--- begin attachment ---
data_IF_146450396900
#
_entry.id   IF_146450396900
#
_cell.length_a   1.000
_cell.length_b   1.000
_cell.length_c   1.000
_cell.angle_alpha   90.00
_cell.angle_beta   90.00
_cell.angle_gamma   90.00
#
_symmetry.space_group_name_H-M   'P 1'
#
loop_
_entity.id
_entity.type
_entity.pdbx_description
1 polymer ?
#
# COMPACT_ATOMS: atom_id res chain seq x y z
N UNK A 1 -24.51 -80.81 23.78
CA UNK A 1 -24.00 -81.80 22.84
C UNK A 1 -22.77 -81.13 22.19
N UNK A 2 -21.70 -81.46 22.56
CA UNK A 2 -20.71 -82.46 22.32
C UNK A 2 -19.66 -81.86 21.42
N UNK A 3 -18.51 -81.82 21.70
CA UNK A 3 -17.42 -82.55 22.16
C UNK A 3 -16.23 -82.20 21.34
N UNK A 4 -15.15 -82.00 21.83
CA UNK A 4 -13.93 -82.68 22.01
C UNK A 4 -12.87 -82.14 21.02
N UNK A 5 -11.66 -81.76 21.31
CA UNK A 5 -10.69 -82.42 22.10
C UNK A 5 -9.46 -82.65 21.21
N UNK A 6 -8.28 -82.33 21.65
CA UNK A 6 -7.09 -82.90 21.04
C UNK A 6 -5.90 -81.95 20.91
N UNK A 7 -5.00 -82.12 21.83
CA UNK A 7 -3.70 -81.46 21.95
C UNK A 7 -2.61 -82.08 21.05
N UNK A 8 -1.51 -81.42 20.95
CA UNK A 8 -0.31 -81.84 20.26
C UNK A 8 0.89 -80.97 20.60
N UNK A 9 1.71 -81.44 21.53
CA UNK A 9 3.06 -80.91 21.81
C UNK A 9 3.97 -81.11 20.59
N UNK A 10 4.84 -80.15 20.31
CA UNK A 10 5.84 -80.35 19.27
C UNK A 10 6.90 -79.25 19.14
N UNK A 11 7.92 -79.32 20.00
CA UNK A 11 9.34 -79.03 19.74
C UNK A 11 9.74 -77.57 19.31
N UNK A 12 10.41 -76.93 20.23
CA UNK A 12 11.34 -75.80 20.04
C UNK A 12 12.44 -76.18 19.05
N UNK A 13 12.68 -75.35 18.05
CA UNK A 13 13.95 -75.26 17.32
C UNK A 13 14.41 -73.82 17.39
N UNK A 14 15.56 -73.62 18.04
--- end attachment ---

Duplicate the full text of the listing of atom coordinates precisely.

data_IF_146450396900
#
_entry.id   IF_146450396900
#
_cell.length_a   1.000
_cell.length_b   1.000
_cell.length_c   1.000
_cell.angle_alpha   90.00
_cell.angle_beta   90.00
_cell.angle_gamma   90.00
#
_symmetry.space_group_name_H-M   'P 1'
#
loop_
_entity.id
_entity.type
_entity.pdbx_description
1 polymer ?
#
# COMPACT_ATOMS: atom_id res chain seq x y z
N UNK A 1 -24.51 -80.81 23.78
CA UNK A 1 -24.00 -81.80 22.84
C UNK A 1 -22.77 -81.13 22.19
N UNK A 2 -21.70 -81.46 22.56
CA UNK A 2 -20.71 -82.46 22.32
C UNK A 2 -19.66 -81.86 21.42
N UNK A 3 -18.51 -81.82 21.70
CA UNK A 3 -17.42 -82.55 22.16
C UNK A 3 -16.23 -82.20 21.34
N UNK A 4 -15.15 -82.00 21.83
CA UNK A 4 -13.93 -82.68 22.01
C UNK A 4 -12.87 -82.14 21.02
N UNK A 5 -11.66 -81.76 21.31
CA UNK A 5 -10.69 -82.42 22.10
C UNK A 5 -9.46 -82.65 21.21
N UNK A 6 -8.28 -82.33 21.65
CA UNK A 6 -7.09 -82.90 21.04
C UNK A 6 -5.90 -81.95 20.91
N UNK A 7 -5.00 -82.12 21.83
CA UNK A 7 -3.70 -81.46 21.95
C UNK A 7 -2.61 -82.08 21.05
N UNK A 8 -1.51 -81.42 20.95
CA UNK A 8 -0.31 -81.84 20.26
C UNK A 8 0.89 -80.97 20.60
N UNK A 9 1.71 -81.44 21.53
CA UNK A 9 3.06 -80.91 21.81
C UNK A 9 3.97 -81.11 20.59
N UNK A 10 4.84 -80.15 20.31
CA UNK A 10 5.84 -80.35 19.27
C UNK A 10 6.90 -79.25 19.14
N UNK A 11 7.92 -79.32 20.00
CA UNK A 11 9.34 -79.03 19.74
C UNK A 11 9.74 -77.57 19.31
N UNK A 12 10.41 -76.93 20.23
CA UNK A 12 11.34 -75.80 20.04
C UNK A 12 12.44 -76.18 19.05
N UNK A 13 12.68 -75.35 18.05
CA UNK A 13 13.95 -75.26 17.32
C UNK A 13 14.41 -73.82 17.39
N UNK A 14 15.56 -73.62 18.04